You, Ethiopian Wages, & the Lowest Wage Challenge
Today, we are doing two things.
One, we are publishing our manufacturing assessments and lowest wages in Ethiopia (after having published the same for Nashville manufacturing last year).
Two, we are announcing a partnership with Nisolo, one of our closest competitors in Nashville, because we both believe that for the abuses of the fashion industry to change, it will require a coalition of brands coming together to truly name the problems we face, as we encourage everyone to discuss openly with their consumers the pathway to restoration.
A few years back, seeing how so many social enterprises were emerging and claiming to do good, it struck our conscious at ABLE to want to make sure we could prove our impact on women as clearly as possible. We, as an industry, need to be held more accountable for our claims. The thought that kept me up at night, was that I wouldn’t want to stand in front of St. Peter and him tell me, “You sold a ton of bags, but never invested as much in making sure the impact on women was as substantial as you hoped”. It struck me that I could give a speech and people would be moved by hearing the story of a woman whose life had been changed by ABLE, and while that story was true and important… how did the audience REALLY know that we were having a positive impact across all creating ABLE products? So that became our obsessive pursuit, to be able to truly measure our impact and protect women all through our supply chain.
So, we started aggressively working to find a 3rd-party auditor that could measure our work so that we could be completely confident in how our employees, and the employees at our partner manufacturers, were being treated. We wanted to look at wages / working conditions / safety / equality, etc. We looked at about every audit out there, and proceeded with a few. One very popular audit we did had us fill out an extensive questionnaire, and once we completed it, we received a verified score from them that we could post on our site… but they never visited our work. That is not what we were looking for. Another audit a friend had performed on their manufacturing in Ethiopia, by a major retailer in the U.S., was so clearly done for the purpose of protecting the company, not the worker. Their audit was a tool for the brand’s own risk mitigation. A lack of truly diligent auditing of factories is what leads to things like Rana Plaza collapsing and 1,200 garment workers dying.
After searching for more than a year, there were two things missing that we wanted for auditing ourselves: 1) a level of transparency that published everything pertinent to what we felt empowered consumers, and 2) creating an audit that focused deeply on women and having thorough on-site employee interviews. So, we decided to engage a 3rd party to help develop what is now called ACCOUNTABLE. From concept to execution, it took us almost 3 years to get it fully implemented. And the proof of its necessity was in the results of our first audits. In our own jewelry manufacturing in Nashville, TN, we learned we had some major safety issues we were not addressing for our employees. In one of our partner manufacturers, because of the confidential interviews with female workers, we learned of an oppressive workplace environment. While these results were not positive, we were emboldened because we knew we had created an auditing system that was deep and important - and most significantly: that it worked.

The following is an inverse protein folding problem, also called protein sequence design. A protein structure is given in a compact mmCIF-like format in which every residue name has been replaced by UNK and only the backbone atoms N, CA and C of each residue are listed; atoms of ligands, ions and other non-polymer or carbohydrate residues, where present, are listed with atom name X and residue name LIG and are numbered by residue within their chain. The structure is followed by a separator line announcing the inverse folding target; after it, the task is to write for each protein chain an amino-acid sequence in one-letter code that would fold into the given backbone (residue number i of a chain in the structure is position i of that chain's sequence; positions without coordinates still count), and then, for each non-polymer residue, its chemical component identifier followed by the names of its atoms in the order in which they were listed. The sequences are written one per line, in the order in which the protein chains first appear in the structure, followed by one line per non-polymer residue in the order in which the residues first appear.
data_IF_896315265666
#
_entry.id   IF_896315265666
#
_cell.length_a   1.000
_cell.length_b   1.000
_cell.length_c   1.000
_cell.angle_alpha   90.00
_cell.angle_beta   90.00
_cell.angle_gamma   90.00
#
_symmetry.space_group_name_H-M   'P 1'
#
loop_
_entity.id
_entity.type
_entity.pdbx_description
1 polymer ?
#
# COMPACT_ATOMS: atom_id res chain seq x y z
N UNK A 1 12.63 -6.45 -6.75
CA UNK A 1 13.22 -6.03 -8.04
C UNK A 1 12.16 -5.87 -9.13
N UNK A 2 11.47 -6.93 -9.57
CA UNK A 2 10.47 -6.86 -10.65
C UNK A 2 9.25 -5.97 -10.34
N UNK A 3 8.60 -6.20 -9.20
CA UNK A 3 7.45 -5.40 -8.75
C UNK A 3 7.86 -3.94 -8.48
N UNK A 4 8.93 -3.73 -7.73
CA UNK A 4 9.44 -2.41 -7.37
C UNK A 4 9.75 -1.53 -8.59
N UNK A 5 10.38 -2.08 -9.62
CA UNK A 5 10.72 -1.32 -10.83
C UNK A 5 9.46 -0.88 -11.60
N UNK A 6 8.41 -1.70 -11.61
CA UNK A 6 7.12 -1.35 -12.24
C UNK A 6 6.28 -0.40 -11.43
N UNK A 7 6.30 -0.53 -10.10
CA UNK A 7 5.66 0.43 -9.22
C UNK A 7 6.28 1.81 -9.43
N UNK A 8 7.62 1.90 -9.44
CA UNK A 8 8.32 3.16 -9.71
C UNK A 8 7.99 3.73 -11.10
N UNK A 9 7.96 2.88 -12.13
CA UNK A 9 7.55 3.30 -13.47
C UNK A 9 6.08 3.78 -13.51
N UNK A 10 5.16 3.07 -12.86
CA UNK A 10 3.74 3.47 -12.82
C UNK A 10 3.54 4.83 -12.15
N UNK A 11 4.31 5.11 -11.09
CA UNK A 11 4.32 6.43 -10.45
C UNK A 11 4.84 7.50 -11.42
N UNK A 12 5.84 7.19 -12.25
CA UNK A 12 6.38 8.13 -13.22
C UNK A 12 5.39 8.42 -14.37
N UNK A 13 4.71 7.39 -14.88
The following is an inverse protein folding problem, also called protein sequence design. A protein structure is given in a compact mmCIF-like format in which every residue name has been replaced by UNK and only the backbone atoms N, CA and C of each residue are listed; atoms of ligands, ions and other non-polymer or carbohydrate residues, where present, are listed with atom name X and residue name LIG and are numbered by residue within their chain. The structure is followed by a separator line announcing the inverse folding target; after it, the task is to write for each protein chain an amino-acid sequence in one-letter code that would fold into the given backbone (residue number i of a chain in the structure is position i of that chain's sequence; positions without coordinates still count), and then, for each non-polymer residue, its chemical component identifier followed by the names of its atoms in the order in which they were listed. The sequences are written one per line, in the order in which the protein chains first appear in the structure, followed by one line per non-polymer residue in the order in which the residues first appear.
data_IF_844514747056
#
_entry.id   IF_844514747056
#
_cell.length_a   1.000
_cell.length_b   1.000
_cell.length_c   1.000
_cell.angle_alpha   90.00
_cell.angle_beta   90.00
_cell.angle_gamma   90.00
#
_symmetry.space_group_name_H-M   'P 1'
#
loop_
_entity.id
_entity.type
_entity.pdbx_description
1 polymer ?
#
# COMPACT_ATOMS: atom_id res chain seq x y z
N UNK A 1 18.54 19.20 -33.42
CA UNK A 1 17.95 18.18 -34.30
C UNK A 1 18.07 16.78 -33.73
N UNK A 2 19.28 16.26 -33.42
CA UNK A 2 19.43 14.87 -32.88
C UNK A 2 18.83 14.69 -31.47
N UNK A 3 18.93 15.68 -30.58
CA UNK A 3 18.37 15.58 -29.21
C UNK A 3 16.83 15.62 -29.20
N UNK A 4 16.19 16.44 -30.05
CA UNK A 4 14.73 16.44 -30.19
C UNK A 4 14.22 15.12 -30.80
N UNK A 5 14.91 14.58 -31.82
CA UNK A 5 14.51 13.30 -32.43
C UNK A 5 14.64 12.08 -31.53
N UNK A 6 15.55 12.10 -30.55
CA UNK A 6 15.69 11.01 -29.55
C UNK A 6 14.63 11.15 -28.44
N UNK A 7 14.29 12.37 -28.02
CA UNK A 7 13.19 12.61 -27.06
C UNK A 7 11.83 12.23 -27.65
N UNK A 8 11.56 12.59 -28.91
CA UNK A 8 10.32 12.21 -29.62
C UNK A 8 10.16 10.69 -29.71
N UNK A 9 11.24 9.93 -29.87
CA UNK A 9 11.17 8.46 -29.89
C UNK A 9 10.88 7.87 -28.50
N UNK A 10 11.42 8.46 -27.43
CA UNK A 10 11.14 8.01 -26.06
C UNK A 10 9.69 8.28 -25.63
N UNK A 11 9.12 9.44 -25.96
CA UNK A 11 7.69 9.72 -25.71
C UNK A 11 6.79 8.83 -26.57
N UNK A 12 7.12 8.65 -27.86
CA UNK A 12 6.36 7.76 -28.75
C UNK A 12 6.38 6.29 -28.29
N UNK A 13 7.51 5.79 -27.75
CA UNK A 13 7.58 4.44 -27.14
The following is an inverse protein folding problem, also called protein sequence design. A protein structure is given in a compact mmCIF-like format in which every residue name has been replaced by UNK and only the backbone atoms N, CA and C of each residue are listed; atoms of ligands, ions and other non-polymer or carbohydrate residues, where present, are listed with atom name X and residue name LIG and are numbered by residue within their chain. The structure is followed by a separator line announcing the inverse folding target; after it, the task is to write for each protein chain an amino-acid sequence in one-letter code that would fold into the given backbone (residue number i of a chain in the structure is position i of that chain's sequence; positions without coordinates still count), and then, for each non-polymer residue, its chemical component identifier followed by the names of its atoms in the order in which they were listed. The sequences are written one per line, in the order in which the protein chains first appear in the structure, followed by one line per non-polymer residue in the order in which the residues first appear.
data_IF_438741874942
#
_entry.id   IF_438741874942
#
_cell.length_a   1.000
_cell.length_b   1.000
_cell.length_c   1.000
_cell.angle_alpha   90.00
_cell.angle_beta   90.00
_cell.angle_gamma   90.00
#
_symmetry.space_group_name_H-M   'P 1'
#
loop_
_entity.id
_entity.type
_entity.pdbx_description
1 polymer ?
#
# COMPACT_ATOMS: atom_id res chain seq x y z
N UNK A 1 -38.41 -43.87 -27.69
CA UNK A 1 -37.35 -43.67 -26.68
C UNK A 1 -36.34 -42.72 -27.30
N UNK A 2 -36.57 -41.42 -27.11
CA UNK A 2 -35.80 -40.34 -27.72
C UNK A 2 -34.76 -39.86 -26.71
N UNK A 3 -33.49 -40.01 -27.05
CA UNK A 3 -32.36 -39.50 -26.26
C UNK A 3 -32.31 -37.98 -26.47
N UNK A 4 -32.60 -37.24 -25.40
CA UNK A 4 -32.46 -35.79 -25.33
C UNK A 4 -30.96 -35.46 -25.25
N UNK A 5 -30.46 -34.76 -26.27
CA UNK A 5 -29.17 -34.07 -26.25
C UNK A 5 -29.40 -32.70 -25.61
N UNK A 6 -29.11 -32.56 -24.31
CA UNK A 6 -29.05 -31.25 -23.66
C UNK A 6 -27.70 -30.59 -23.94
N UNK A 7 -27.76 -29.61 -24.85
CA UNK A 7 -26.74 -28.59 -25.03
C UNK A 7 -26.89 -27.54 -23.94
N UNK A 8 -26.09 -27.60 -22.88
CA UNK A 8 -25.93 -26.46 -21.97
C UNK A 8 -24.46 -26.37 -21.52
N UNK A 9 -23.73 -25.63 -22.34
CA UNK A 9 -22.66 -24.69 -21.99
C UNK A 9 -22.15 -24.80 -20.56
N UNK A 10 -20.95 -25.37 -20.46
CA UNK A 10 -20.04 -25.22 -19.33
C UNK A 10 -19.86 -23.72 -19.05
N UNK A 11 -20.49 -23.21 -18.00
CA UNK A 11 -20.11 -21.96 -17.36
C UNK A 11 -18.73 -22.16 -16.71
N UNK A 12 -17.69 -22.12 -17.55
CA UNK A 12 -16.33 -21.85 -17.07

The last and most important part of this story was what we learned about wages of employees around the world during that time. If you have not seen the film True Cost on Netflix, DO, and learn the extraordinary abuses in the fashion world. Fashion is the largest industrial employer of women, but only 2% earn a living wage…. And what that means, and what I cannot shake, is that the people that make the things we enjoy and wear can’t even meet the basic needs of themselves or their children. That is UNACCEPTABLE. It’s evil, actually.
Here is our solution - we have to equip consumers to be able to demand more, and we have to make it clear and easy for them to do so. So - and as far as I’ve seen we’ll be the first in the world to do this - we have decided to start publishing the lowest wages of our workers… not an average wage, or a general labor cost per product, but the lowest wage. Doing this, being fully transparent about it, is what will protect the workers at the lowest rungs of our supply chain ladder. Can you imagine a day when all of our products come with that info, where that type of information was as common as a nutritional label on your food? That is our dream: that consumers will someday say of their fashion brands “You are not publishing your wages? What are you hiding?” When a major shoe company was busted for child labor in the 90’s, consumer demand is what changed their labor practices. When consumers start voting with their wallets, change happens.
We are starting with publishing our Nashville manufacturing audit first, and then moving to our global suppliers from there. We want TOTAL TRANSPARENCY. And let’s reward brands for that, and encourage progress over perfection.
ABLE is happy to show our customers the good, bad, and ugly, because we didn’t get in to this in the first place to sell scarves…. We got in it to empower women. If you believe this can work, then please join us.
Rae Pleasant said:
Please be careful that you are not endangering the women workers in Ethiopia by announcing how much money they might be carrying on them! They could be robbed or killed for their paychecks which is something that could happen anywhere including America. Transparency is great, but not at the expense of lives and safety.
Anne Malone said:
Please, who is Barrett ?
I’m digesting this wonderful & unique story !!!